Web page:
Dominant ideology

From Academic Kids

The dominant ideology in Marxist or marxian theory is the set of common values and beliefs shared by most people in a given society, framing how the majority think about a range of topics, from art and science to politics. It precedes and overlaps with the idea of a paradigm. Compare with Gramsci's hegemony.


Ideologies in history

In feudal societies, the dominant ideology took religious forms, such as Christianity, making sense of nature and society by means of traditional teachings, established authority and faith.

In capitalist societies, the dominant ideology takes a secular form, founded on property rights, but extending to rights in general, and other iterations of a fundamental individualism. It can also extend to include representative democracy.

Class conflict

The dominant ideology is understood by Marxism to reflect or serve the interests of the dominant class in that society - if the dominant ideology conflicted with the legitimacy of the dominant class's rule, then society would have to be in a state of war with itself, with the dominant class appearing as an illegitimate occupation force. This theory is summarized in the slogan: The dominant ideology is the ideology of the dominant class.

One way to understand marxist revolutionary praxis is that it seeks to achieve just that situation of social unrest in which the ruling class is seen as illegitimate - a necessary precursor to achieving the aim of overthrowing the dominant class of capitalism, the bourgeoisie. The ideology of the working class has to achieve dominance, in order for the working class to become the dominant class.

Two versions

There are two distinct, rival models offered by Marxists to characterize the operations of the dominant ideology. A crude summary of both models follows:

Top down

In the first model, ideology is constructed in a more or less deliberate fashion by bourgeois or petit-bourgeois intellectuals. Since the bourgeoisie owns the media, it can select which ideas are represented there, and selects just those ideas which serve its own interests.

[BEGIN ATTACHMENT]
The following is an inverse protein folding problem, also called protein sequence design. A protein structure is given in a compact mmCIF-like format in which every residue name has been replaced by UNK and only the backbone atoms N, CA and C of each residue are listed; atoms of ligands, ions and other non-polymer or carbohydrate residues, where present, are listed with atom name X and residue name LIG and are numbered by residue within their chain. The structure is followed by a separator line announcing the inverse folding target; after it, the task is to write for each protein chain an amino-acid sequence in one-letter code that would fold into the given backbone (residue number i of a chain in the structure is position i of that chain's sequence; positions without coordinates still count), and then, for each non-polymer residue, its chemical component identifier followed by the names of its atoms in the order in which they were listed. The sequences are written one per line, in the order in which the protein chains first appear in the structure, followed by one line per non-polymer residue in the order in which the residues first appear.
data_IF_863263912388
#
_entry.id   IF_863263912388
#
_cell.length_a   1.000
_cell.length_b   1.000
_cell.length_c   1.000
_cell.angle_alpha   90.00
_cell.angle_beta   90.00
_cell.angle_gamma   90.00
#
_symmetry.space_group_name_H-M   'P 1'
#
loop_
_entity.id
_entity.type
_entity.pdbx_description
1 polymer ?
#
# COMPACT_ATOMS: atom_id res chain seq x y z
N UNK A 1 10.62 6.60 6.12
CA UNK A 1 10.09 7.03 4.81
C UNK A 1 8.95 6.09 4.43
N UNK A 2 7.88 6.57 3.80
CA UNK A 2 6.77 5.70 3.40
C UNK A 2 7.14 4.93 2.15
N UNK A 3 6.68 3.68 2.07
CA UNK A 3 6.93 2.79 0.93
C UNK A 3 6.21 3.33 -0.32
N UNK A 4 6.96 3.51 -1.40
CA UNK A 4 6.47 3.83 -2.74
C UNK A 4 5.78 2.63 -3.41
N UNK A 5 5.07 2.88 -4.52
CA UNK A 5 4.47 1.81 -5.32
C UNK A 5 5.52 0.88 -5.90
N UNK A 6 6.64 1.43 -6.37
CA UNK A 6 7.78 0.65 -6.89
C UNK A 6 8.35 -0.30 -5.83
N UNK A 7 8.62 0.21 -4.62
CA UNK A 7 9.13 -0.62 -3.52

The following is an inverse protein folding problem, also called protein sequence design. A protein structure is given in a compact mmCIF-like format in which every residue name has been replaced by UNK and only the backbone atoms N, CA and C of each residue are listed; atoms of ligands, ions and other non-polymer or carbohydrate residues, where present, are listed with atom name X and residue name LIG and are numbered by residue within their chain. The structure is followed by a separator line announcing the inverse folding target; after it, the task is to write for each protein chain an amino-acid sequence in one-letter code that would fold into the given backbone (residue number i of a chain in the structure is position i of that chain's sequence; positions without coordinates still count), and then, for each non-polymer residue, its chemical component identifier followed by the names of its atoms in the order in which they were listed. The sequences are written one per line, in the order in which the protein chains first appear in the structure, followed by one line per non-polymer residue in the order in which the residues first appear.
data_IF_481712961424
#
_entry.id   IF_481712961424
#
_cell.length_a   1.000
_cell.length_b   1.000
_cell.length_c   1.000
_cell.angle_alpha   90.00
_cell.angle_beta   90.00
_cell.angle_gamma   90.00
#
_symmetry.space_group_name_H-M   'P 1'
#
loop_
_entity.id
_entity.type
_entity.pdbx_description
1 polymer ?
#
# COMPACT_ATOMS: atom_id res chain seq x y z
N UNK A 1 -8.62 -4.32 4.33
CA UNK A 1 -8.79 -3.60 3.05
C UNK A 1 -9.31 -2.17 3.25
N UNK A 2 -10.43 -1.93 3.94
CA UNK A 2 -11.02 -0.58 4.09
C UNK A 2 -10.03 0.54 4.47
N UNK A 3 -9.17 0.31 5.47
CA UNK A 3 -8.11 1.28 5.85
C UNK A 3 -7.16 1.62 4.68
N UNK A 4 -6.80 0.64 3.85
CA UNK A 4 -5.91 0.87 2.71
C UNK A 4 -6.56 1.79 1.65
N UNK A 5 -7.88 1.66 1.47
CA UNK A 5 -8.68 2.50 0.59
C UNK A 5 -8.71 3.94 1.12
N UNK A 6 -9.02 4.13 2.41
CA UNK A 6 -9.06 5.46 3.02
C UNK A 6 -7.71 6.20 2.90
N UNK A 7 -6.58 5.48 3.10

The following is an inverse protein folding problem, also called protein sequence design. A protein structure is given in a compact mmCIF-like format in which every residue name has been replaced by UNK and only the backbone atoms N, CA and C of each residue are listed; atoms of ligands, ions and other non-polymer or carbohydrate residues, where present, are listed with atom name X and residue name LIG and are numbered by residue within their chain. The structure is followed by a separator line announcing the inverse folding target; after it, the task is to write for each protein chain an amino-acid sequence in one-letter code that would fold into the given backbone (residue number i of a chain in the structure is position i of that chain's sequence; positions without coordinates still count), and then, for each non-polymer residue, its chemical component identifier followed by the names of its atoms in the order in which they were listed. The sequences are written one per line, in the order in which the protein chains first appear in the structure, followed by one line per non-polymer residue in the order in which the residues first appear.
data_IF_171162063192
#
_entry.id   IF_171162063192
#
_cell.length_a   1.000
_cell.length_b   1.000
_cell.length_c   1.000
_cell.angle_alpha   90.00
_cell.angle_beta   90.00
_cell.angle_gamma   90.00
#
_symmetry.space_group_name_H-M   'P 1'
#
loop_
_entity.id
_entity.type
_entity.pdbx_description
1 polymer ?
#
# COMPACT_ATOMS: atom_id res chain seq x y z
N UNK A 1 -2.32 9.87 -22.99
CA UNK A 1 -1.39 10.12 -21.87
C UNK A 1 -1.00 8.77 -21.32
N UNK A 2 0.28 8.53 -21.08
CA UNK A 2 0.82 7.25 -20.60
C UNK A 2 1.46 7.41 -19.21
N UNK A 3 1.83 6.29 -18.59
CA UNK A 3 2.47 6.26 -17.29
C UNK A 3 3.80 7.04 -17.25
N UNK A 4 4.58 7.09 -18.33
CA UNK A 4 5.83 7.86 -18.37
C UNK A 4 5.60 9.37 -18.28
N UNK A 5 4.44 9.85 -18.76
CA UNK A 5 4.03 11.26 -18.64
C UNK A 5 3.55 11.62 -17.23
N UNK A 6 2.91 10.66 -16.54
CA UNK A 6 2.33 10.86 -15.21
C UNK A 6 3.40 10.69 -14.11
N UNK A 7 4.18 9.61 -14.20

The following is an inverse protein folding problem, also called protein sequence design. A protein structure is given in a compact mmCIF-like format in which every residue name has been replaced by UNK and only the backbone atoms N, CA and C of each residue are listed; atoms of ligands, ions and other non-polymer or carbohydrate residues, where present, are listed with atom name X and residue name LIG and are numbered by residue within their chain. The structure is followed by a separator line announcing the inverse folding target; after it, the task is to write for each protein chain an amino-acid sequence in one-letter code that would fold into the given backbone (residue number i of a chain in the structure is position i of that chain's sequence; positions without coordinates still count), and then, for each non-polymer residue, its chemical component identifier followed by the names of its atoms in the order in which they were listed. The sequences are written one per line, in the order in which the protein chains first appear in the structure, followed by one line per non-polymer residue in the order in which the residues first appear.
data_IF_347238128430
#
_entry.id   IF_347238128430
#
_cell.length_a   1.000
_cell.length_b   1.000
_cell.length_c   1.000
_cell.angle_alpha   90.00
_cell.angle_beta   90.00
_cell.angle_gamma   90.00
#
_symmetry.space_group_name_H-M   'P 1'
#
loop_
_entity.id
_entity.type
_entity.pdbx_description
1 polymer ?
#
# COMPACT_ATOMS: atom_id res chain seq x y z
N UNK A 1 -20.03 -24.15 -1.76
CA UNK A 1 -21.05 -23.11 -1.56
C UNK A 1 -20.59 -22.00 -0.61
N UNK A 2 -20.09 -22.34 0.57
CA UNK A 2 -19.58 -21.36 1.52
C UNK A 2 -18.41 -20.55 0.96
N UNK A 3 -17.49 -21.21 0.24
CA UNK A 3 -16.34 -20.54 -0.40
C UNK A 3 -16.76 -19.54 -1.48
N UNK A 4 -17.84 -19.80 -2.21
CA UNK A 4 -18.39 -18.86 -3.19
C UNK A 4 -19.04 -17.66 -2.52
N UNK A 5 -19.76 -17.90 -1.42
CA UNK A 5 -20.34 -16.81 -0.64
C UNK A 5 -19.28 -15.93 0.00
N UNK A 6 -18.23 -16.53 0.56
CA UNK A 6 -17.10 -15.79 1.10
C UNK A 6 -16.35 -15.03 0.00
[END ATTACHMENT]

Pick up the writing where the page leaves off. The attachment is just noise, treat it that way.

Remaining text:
The working class is overwhelmed by the barrage of bourgeois ideas, since it owns no media of its own, and perhaps because it lacks intellectuals of its own. It adopts a bourgeois outlook on its own exploitation (sometimes termed false consciousness) and loses its political independence as a class.

Bottom up

In the second model, ideology emerges spontaneously at every level of society, and simply expresses the existing material structure of that society. Members of every class construct their own understanding of the society, based on their personal experiences. Since those experiences are primarily of capitalist social relations, their ideology tends to reflect the norms of capitalist society. Here the content of, for example, a newspaper is determined not by the prejudices of the relevant media mogul, but by the social narrative to which both proprietor and reader contribute. Workers in this model are not passive victims of brainwashing.

The working class begins to experience and express a different type of social relation, one that challenges the legitimacy of capitalism, with the birth of trade unions. Workers gradually achieve successes by taking a collective approach to their individual problems. This new material structure in capitalist society forms the base of a new ideology, one which expresses the interests of workers and which is contradictory to the dominant ideology. Certain Marxists term this phenomenon "embryonic class consciousness".

Critical note

In Marxist theory, a particular class comes to dominate society when that class is a progressive force powerful enough to overthrow the previous ruling class. For example, the great bourgeois revolutions of the 17th and 18th centuries occurred because the bourgeoisie had become the standard-bearer for social progress, the universal class. The bourgeoisie gradually began to lose its progressive character and became increasingly reactionary once it came to power (since it began to support the status quo rather than seek further social progress). As a consequence, the dominant ideology may contain an admixture of socially progressive and regressive elements. Therefore, Marxists do not reject everything and anything related to the dominant ideology of capitalism; rather, they agree with its progressive elements and criticise its regressive elements. In other words, Marxist critiques of the dominant ideology of capitalism are not normally crude rejections of their content, but rather of their limiting, capitalist form.

Vulgar versions of such marxian critiques, in which both form and content of bourgeois rights are devalued, have been deployed by repressive states to justify denying their citizens basic human freedoms. It is a matter of controversy between Marxists and their critics whether such outcomes are necessitated by the theory, or are rather perversions of the theory.


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